A Fatal Tide – Steve Sailah

A Fatal Tide by Steve Sailah
A Fatal Tide by Steve Sailah

‘His promise to himself to avenge his father was turning out like the Dardanelles, like nothing he had imagined…’
It is 1915 and Thomas Clare rues the day he and his best friend, Snow, went to war to solve the murder of his father.
The only clues – a hidden wartime document and the imprint of an army boot on the victim’s face – have led the pair from the safety of Queensland to the blood-soaked hills of Gallipoli.
Now not only are Thomas’s enemies on every side – from the Turkish troops bearing down on the Anzac lines, to the cold-blooded killer in his own trench – but even as far away as London and Berlin.
For, unbeknown to Thomas, the path to murder began thirteen years earlier in Africa with the execution of Breaker Morant – and a secret that could change the course of history…

One of my loot from Random House at the National Book Bloggers Forum, this book is a good read. I’m sure you expect more from me so here goes.

I feel this book is a good addition to the stories written about World War I, it was published only a few days ago at the 100 years commemoration of the war. It helps to give some idea of the unspeakable horror that was Gallipoli and how some people came to hate killing and only did what was absolutely necessary to get through.

There are a couple of threads going through this book. One is about the murder of Thomas Clare’s father showing how and why he was murdered, you don’t get any more due to spoilers. Another is the enduring friendships that were possible between white boys and Aboriginal boys at a time when there was a lot of racism and Aboriginals were not considered people, not able to vote. They were allowed to fight in the war but if they died it was challenging for their next of kin to get their pay.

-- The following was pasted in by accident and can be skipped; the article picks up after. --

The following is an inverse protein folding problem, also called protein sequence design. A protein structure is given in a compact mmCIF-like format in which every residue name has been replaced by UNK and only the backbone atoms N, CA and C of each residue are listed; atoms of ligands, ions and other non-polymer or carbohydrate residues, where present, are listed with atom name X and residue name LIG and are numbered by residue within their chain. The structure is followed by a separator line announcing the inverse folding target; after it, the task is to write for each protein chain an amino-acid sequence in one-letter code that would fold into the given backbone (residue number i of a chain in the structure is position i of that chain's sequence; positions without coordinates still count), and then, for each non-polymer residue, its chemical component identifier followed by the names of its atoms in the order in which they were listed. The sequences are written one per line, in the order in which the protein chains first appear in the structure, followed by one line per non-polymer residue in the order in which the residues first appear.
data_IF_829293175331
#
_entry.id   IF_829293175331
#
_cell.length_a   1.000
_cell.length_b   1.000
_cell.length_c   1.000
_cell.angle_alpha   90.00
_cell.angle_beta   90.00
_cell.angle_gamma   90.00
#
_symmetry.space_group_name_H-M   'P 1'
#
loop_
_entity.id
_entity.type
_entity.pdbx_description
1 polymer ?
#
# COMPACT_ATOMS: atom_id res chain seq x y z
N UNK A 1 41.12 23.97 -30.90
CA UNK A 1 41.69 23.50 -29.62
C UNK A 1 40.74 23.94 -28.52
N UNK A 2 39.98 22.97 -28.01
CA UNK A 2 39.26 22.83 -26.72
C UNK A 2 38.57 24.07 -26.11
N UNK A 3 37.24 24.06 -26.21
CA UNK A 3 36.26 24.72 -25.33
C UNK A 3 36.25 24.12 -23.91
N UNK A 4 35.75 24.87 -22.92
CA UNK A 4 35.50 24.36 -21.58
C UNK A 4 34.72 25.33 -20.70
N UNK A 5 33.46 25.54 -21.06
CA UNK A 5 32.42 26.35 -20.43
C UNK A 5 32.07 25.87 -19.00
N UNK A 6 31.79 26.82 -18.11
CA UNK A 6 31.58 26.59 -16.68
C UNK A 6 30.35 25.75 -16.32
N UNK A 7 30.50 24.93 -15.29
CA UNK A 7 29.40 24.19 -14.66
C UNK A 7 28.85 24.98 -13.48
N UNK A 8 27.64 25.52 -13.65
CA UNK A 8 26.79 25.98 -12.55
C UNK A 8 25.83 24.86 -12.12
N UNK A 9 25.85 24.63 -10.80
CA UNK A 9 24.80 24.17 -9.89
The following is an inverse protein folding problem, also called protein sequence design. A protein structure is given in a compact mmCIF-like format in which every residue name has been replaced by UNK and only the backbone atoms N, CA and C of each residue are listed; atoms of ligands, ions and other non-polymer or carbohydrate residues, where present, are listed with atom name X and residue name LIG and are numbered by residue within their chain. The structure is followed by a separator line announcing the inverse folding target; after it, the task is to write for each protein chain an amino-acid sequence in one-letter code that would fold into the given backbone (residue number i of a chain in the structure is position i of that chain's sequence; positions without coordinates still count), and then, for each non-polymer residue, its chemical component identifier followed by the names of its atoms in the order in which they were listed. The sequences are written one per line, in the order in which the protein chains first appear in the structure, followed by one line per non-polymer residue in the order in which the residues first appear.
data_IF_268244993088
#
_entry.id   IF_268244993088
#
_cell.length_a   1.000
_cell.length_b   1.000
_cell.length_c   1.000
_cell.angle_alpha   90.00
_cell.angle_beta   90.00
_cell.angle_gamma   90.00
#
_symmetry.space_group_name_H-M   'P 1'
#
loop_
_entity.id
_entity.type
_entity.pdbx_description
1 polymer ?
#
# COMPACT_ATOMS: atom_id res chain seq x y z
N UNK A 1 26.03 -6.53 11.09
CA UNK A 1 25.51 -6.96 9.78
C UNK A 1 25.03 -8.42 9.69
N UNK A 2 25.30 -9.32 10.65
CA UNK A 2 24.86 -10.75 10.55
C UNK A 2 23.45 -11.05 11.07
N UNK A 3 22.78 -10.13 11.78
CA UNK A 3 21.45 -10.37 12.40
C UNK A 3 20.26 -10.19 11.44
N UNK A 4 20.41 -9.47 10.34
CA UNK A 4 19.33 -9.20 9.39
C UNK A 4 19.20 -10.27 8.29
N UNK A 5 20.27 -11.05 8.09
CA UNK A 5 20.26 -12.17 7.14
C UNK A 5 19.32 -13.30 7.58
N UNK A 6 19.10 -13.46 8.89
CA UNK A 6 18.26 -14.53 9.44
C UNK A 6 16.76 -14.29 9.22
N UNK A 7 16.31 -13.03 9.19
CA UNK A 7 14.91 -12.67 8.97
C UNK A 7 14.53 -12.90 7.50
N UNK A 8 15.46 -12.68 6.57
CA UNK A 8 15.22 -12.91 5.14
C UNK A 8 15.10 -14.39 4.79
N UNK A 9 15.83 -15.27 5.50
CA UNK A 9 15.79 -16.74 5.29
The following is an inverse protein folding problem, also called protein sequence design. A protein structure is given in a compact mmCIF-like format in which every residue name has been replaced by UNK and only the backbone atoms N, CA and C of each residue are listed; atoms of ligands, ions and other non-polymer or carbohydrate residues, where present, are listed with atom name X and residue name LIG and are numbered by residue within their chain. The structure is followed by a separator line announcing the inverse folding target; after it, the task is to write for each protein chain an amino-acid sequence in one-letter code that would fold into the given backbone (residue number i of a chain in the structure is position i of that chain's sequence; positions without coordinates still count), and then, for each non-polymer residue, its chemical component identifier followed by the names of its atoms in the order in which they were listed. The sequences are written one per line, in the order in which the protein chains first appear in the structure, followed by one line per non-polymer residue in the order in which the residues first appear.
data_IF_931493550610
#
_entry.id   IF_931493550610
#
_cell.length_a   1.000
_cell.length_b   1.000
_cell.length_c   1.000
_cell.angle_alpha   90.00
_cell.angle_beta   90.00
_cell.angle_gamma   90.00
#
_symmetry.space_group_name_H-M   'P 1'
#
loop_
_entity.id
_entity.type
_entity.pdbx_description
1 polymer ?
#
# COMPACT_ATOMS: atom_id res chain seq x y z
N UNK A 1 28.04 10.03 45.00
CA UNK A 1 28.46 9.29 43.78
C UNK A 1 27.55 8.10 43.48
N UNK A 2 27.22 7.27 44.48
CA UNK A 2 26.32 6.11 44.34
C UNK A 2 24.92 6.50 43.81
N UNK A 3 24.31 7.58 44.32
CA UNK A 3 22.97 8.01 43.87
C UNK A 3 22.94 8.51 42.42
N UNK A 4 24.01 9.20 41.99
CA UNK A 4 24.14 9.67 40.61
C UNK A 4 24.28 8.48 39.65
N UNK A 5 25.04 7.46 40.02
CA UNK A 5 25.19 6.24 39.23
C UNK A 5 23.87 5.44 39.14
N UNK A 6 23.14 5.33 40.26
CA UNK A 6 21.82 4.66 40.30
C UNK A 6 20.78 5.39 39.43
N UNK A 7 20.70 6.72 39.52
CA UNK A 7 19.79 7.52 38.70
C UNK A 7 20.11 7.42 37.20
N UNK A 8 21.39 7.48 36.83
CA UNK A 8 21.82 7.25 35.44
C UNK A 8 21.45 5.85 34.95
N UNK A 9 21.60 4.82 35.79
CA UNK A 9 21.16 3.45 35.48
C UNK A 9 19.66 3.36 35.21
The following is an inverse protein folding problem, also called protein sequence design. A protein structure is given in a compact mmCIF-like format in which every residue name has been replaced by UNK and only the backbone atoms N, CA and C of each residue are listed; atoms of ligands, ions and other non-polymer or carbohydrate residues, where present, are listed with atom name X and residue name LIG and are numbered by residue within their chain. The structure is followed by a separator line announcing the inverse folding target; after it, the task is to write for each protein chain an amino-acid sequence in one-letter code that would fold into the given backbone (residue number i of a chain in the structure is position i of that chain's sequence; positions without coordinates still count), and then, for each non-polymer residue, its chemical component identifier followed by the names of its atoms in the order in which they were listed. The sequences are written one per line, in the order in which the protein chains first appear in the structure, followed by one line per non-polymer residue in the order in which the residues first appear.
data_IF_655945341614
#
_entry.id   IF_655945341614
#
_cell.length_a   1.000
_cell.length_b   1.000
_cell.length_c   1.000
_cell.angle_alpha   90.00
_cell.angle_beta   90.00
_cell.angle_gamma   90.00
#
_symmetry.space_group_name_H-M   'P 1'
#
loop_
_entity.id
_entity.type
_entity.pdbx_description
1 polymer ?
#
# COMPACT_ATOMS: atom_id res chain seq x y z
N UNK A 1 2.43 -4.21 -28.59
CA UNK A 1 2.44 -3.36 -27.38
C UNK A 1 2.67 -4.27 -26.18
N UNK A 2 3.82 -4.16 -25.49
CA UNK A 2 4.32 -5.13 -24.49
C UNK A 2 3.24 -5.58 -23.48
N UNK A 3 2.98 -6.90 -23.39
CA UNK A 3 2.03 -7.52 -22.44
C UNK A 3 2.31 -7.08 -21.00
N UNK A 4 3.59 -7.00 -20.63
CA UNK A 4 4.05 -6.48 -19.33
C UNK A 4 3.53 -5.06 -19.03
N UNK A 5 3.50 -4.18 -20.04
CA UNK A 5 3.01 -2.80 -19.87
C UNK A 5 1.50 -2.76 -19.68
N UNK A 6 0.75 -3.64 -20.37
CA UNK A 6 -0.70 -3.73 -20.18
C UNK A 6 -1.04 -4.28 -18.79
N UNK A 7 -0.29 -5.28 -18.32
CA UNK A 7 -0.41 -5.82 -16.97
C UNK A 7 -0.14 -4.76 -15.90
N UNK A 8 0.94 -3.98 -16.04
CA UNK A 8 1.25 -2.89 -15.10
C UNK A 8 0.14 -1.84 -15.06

While I can’t say I loved this book due to the blackness inherent in anything written about Gallipoli I can say it was reasonably well written. I did feel there were some details missing about the murder investigation, things that seemed to happen and we didn’t find out until much later but on the other hand they were in the middle of Gallipoli and that was hell so I give Sailah the benefit of the doubt. He does make some connections that may not be real but I recall reading about how he did take licence with one or two facts.

If you’re a Gallipoli person or obsessed with World War I I suggest you add it to your collection, it should fit in quite nicely. Sailah’s facts fit with what I know of this era of history. There are uplifting moments when mateship shows through and many times when you realise war is hell.